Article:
Although it is a Jurassic Limestone, this formation deserves to be treated separately, because of its unique chemistry and because of the large number of plants that have exploited its special properties. It lies at the base of the Jurassic, where often the junction with Triassic is conformable, and at many locations the bottom few layers identified as Lias are in fact in the Triassic, while the underlying "White Lias" stone is always Triassic. It consists of alternating bands of argillaceous limestone and calcareous clay or shale, typically each a few inches thick. Many quarries have over 50 layers. The limestone, typically separated by hand, has been used for centuries for the preparation of hydraulic limes, many of which had the qualities of natural cement. During the late 18th and 19th centuries, improved communications allowed Lias limes to be widely distributed. In particular, the canal systems allowed Warwickshire lime to be distributed throughout the industrial Midlands and to London. Because of this already-established trade, after Portland cement was invented, a number of Lias-based manufacturers claimed to make it, simply by burning the stone a little harder, and it is often difficult to tell when they started to make a “true” Portland product containing alite.
The Blue Lias has outcrops stretching across the middle of England from the Dorset coast to the Cleveland Hills in Yorkshire. It also forms much of the Vale of Glamorgan, and there is a small outlier in the Cheshire Basin. It occurs under the Irish Sea. Nearly everywhere it has the same curious characteristics: a repeated sequence of blue-grey argillaceous limestone and dark blue calcareous clay or shale, typically each 5-50 cm thick, often with several hundred such alternations through the thickness of the series. The blue colour of both rocks derives from pyrite, and both oxidise to orange-brown on exposure to air. The limestone component has been quarried for centuries. Prised out with a crow-bar, beds of convenient thickness were used for paving slabs, and it was burned for lime. The Blue Lias lime gained a country-wide reputation for its hydraulicity and was much used for stucco, and as an engineering cement in the pre-Portland period. When John Smeaton made his famous experiments on hydraulicity in connection with his Eddystone lighthouse project, the hydraulic limes he finally chose to use were both from the Blue Lias.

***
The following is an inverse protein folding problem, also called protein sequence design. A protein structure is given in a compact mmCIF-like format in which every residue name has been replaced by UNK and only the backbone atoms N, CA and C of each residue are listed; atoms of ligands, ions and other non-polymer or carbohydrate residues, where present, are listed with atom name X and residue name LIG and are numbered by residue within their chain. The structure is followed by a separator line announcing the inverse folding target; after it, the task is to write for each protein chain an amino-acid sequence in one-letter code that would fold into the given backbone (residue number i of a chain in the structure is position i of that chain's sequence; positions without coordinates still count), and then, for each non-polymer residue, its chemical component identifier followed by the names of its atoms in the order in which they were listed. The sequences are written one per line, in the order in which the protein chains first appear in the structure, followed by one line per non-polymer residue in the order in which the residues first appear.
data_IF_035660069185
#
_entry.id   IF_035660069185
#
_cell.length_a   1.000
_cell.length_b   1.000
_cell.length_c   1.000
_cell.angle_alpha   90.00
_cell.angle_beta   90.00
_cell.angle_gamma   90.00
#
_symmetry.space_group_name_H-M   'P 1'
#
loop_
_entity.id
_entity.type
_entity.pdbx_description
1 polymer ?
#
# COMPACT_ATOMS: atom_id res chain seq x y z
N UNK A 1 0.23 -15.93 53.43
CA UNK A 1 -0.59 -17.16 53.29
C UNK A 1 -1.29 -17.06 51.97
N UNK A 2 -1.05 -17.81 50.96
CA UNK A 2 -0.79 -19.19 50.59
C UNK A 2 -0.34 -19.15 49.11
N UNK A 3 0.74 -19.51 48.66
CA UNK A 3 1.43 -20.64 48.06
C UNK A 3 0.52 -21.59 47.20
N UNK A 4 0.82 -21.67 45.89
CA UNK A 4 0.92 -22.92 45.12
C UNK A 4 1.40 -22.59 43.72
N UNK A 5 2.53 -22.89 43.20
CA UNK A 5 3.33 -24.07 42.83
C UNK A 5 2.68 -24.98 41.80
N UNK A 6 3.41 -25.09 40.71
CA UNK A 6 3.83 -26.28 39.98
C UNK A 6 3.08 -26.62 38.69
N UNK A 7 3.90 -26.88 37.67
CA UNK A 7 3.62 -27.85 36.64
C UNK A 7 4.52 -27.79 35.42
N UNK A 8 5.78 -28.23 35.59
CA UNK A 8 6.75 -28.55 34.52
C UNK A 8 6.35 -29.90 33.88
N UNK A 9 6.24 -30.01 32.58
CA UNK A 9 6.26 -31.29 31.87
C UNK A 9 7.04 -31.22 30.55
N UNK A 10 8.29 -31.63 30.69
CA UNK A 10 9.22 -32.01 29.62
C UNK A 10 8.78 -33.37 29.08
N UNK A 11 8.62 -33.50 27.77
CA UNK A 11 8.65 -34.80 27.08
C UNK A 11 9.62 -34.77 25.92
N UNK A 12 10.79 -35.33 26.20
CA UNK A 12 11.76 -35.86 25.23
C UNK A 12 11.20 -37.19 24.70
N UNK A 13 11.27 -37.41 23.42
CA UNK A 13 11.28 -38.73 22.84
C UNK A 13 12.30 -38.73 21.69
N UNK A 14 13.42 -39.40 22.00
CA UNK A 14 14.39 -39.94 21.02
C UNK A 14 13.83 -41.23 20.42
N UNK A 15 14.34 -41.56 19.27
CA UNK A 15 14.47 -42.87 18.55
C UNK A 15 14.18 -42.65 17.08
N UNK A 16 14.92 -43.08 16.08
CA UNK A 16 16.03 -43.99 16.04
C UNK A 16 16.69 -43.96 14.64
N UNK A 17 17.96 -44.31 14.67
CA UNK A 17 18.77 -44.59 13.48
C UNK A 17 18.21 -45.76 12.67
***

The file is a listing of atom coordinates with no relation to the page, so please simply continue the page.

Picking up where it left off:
These were from Watchet, Somerset and Aberthaw, Glamorgan, on opposite sides of the Bristol Channel.
In view of the fact that Blue Lias lime already had wide use in the building industry, it is not unnatural that when Portland cement started to gain a good reputation in the 1860s, Blue Lias lime manufacturers tried to make it. Over-confidence in the excellence of their stone led them initially to try making it by burning the as-dug rock just as they did for lime, only a little hotter. However, the variability, both layer-to-layer and laterally, of the limestone was too great to make an acceptable product by this method.
Henry Reid (p 168) said “Before and during the year 1868, the author in common with most engineers looked upon “Portland cement" from Warwickshire and Somersetshire . . . with much suspicion, and generally characterized it as worthless and false. Its sale was limited and confined to small consumers, to whom its best recommendation was cheapness, and within so circumscribed a limit of intelligence the damage sustained was not of a very serious character.”